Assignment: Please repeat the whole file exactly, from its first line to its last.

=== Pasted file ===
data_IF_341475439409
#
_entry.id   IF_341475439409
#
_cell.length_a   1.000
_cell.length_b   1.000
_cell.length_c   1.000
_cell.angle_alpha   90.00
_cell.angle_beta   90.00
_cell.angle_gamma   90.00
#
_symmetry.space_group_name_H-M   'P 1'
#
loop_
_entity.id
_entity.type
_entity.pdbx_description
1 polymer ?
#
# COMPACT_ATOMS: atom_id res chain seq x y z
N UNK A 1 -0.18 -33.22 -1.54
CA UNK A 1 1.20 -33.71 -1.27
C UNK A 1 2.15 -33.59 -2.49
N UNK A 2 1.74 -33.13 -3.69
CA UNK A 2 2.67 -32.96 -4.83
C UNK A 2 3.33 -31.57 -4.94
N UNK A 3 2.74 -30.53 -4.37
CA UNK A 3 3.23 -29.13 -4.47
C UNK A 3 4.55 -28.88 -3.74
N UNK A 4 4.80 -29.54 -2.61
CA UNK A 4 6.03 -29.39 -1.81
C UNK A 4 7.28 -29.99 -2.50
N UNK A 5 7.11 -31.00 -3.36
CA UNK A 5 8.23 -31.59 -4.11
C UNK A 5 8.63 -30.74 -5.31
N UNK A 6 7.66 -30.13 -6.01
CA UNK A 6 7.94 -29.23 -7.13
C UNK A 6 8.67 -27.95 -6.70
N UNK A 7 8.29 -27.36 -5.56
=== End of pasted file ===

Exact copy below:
data_IF_341475439409
#
_entry.id   IF_341475439409
#
_cell.length_a   1.000
_cell.length_b   1.000
_cell.length_c   1.000
_cell.angle_alpha   90.00
_cell.angle_beta   90.00
_cell.angle_gamma   90.00
#
_symmetry.space_group_name_H-M   'P 1'
#
loop_
_entity.id
_entity.type
_entity.pdbx_description
1 polymer ?
#
# COMPACT_ATOMS: atom_id res chain seq x y z
N UNK A 1 -0.18 -33.22 -1.54
CA UNK A 1 1.20 -33.71 -1.27
C UNK A 1 2.15 -33.59 -2.49
N UNK A 2 1.74 -33.13 -3.69
CA UNK A 2 2.67 -32.96 -4.83
C UNK A 2 3.33 -31.57 -4.94
N UNK A 3 2.74 -30.53 -4.37
CA UNK A 3 3.23 -29.13 -4.47
C UNK A 3 4.55 -28.88 -3.74
N UNK A 4 4.80 -29.54 -2.61
CA UNK A 4 6.03 -29.39 -1.81
C UNK A 4 7.28 -29.99 -2.50
N UNK A 5 7.11 -31.00 -3.36
CA UNK A 5 8.23 -31.59 -4.11
C UNK A 5 8.63 -30.74 -5.31
N UNK A 6 7.66 -30.13 -6.01
CA UNK A 6 7.94 -29.23 -7.13
C UNK A 6 8.67 -27.95 -6.70
N UNK A 7 8.29 -27.36 -5.56